Ron Hall remembers the last words his wife Debbie told him just hours before she died: “Ron, don’t give up on Denver.”
“Denver,” being Denver Moore — a homeless man once bent on “killing everybody” until he experienced a change of heart after the Halls befriended him while volunteering at the Union Gospel Mission.
“God is going to bless your friendship in a way that you can never imagine,” Debbie told Ron.
She was right. Ron made good on his promise to his wife, not only letting Denver move in with him after she died from cancer in 2000, but also turning their story into a book, Same Kind of Different as Me. The book went on to become a New York Times Bestseller, and now, it’s a feature film, produced by Paramount Pictures and starring Renée Zellweger as Debbie, Greg Kinnear as Ron, and Djimon Hounsou as Denver. The film releases Oct. 20.
“I want [the audience] to come away with new eyes — to see the homeless through the lens of God and make the homeless people visible, whereas most of America sees the homeless as invisible … I would like for them to look at [the homeless] the way Debbie looked at them,” Ron says.
The real-life story began when Debbie had a dream of a man who looked like Denver. Believing it was a vision from God of a man that needed help, she and Ron drove around Lancaster Avenue to look for him. When they couldn’t find “the man of her dream,” as Ron called him, they stopped at the Union Gospel Mission and decided to become volunteers in hopes of seeing him there.
And he made an entrance, Ron says, storming into the dining hall and turning over tables, angry that someone had stolen his shoes.
“That’s him,” Debbie said.
Prompted by his wife, Ron reluctantly pursued Denver and took him to breakfast. They got to know each other and became friends. After Debbie died, Ron took Denver into his own home, and the two would continue volunteering at the mission until Denver’s death in 2012.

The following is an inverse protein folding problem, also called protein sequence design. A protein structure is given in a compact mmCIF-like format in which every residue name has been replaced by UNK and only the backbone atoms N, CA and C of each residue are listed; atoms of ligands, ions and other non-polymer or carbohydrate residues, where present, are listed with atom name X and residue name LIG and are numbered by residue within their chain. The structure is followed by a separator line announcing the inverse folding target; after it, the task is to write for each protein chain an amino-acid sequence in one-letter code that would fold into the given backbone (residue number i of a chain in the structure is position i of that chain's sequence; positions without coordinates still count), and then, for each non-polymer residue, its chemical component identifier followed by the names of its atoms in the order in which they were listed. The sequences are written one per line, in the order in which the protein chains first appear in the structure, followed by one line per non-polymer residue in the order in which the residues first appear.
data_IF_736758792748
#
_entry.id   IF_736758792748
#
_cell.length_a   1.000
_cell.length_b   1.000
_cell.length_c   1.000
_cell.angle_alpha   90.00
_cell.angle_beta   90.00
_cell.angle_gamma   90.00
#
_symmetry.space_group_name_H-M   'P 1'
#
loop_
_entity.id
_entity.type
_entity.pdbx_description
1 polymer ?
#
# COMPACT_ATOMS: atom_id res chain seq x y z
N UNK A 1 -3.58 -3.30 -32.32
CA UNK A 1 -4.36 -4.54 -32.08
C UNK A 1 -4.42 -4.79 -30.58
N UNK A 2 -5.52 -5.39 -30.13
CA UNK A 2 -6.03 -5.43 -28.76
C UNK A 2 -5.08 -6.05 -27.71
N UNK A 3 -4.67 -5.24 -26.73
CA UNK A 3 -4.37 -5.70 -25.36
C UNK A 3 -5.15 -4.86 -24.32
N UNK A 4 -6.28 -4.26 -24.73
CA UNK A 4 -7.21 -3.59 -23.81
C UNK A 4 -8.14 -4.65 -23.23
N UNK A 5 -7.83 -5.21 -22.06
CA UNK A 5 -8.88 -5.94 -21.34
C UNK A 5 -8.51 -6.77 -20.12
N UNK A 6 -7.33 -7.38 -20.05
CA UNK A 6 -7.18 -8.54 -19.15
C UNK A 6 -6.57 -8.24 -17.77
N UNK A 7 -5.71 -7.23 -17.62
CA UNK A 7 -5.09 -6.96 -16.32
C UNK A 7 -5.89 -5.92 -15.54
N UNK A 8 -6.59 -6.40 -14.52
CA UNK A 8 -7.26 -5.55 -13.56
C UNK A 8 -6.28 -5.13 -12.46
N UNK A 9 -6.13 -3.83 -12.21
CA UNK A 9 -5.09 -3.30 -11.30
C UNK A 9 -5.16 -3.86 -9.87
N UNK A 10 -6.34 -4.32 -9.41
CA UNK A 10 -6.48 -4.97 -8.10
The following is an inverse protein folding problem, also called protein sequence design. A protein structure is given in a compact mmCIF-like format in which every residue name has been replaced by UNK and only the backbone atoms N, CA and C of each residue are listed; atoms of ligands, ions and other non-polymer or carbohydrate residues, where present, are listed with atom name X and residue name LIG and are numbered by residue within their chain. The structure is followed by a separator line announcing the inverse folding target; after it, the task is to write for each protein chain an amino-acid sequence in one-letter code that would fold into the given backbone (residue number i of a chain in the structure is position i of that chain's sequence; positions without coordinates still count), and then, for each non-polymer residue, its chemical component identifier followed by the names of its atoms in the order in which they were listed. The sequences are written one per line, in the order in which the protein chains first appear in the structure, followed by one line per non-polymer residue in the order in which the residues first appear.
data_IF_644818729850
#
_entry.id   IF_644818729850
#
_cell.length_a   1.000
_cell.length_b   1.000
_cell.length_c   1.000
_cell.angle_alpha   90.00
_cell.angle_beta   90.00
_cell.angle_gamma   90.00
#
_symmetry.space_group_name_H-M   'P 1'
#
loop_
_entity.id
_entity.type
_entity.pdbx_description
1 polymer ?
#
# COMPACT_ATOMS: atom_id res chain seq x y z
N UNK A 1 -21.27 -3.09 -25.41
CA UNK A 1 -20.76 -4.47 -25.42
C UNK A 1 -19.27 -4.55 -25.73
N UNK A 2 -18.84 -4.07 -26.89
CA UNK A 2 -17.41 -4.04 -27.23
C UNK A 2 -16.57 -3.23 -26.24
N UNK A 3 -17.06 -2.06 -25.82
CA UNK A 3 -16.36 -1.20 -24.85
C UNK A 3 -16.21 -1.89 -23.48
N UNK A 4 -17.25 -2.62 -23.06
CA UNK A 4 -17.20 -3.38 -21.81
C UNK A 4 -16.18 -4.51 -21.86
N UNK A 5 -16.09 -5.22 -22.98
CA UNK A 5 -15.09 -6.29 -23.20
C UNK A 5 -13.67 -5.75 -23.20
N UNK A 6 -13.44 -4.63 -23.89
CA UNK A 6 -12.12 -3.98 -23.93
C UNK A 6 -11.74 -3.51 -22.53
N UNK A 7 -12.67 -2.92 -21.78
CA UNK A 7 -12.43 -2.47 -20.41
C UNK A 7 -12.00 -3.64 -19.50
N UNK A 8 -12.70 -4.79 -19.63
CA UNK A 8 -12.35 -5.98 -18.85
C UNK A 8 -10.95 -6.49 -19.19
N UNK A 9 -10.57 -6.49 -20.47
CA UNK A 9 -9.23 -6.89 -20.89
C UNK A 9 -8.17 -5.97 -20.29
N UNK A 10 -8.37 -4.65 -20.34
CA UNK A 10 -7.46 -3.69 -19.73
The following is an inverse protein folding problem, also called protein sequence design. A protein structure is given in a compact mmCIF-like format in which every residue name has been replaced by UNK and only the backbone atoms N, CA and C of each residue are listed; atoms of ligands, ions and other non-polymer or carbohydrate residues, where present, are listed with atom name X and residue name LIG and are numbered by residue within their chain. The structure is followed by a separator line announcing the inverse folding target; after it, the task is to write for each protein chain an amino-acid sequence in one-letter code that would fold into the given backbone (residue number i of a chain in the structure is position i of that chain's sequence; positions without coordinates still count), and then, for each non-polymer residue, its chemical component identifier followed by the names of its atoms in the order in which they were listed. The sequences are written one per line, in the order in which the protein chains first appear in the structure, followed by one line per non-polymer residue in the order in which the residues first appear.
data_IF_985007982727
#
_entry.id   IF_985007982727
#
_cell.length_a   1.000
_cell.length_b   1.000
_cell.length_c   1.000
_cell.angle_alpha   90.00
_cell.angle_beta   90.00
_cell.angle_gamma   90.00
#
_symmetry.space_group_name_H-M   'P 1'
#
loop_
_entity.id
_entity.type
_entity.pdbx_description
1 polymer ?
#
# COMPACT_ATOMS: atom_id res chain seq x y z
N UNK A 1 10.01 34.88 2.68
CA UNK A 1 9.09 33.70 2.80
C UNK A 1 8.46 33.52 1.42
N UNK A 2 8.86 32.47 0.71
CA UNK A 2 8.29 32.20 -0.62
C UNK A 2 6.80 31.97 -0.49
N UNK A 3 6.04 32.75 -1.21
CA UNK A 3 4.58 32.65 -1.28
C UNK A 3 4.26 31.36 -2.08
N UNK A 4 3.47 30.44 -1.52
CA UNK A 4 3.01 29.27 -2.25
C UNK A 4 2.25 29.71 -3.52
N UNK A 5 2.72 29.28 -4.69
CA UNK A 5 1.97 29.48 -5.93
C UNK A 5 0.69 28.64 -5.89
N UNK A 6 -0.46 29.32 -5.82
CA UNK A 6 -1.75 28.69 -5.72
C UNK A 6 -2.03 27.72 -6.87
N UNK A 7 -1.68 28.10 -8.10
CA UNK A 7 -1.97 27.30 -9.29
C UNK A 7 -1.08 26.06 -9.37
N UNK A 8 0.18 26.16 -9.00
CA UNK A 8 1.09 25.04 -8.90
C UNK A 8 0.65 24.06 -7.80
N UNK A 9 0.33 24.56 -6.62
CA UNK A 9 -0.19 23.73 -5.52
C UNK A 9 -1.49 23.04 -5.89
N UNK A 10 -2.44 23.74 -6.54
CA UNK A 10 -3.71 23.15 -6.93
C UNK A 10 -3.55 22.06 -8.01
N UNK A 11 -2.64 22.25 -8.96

It was Denver’s idea to turn their story into a book, Hall says. They co-authored Same Kind of Different as Me but had difficulty publishing it at first, as several publishing companies rejected it. So Hall decided to publish the book himself in 2004 and send copies to friends.
“I was turned down so many times that I didn’t really feel that the book would ever have any success,” Hall says.
One of those copies, however, happened to make its way into the hands of Ken Gire, author of religious books like Windows of the Soul and Moments With the Savior. Gire connected Hall with Thomas Nelson, which then published the book in 2006. In 2014, Hall signed a deal with Paramount Pictures to produce the film. He’d co-write the screenplay with Michael Carney and Alexander Foard.
Hall says it was “very strange” to see himself and life moments portrayed on screen. The moment when an enraged Denver storms into the dining hall, for example, was among those captured on film. Hall also said Kinnear and Zellweger would often come to him to ask for advice on how their respective character would speak or react. Hall himself has a few cameos in the film, shown shaking Kinnear’s hand in one scene and playing a wheelchair-bound homeless man in another.
“[Kinnear] did a very good job,” Hall says. “They all did.”
While most of the movie was shot in Jackson, Mississippi (the state provided funding to have it shot there), the story itself does take place in Fort Worth, and local audiences will recognize an establishing shot of the familiar downtown skyline at the beginning of the film.
And while Hall says he has enjoyed watching his story rise from a self-published book to major film, what he ultimately hopes for, is that the audience will leave the theater with a greater burden to help the homeless.
“Sometimes random acts of kindness make an enormous difference in another person’s life — and even in your own life,” he says.
Q&A with Djimon Hounsou
While known for his work in action films like “Blood Diamond” and “Guardians of the Galaxy,” actor Djimon Hounsou took a different route when he joined the cast of “Same Kind of Different as Me.” He took a break from filming “Serenity” in Mauritius, an island nation in the Indian Ocean, to chat with Fort Worth Magazine about playing Denver Moore.
On preparing for the role… “One thing’s quite difficult — it’s trying to emulate a real-life hero without making a parody of them, you know? Working out his tonation, his sound. Literally, I let myself go physically, letting my nails grow and everything.”
On what can be learned from Denver Moore... “[Denver was] a real-life hero in the way he empowered his neighborhood. His life condition did not stop him.”
On his visit to the Union Gospel Mission last January... “It was impressive to come and see the center, to see the area which we tried to emulate … it was beautiful to see the support that the organization is able to drive. All the help, all the donations that come through is beautiful.”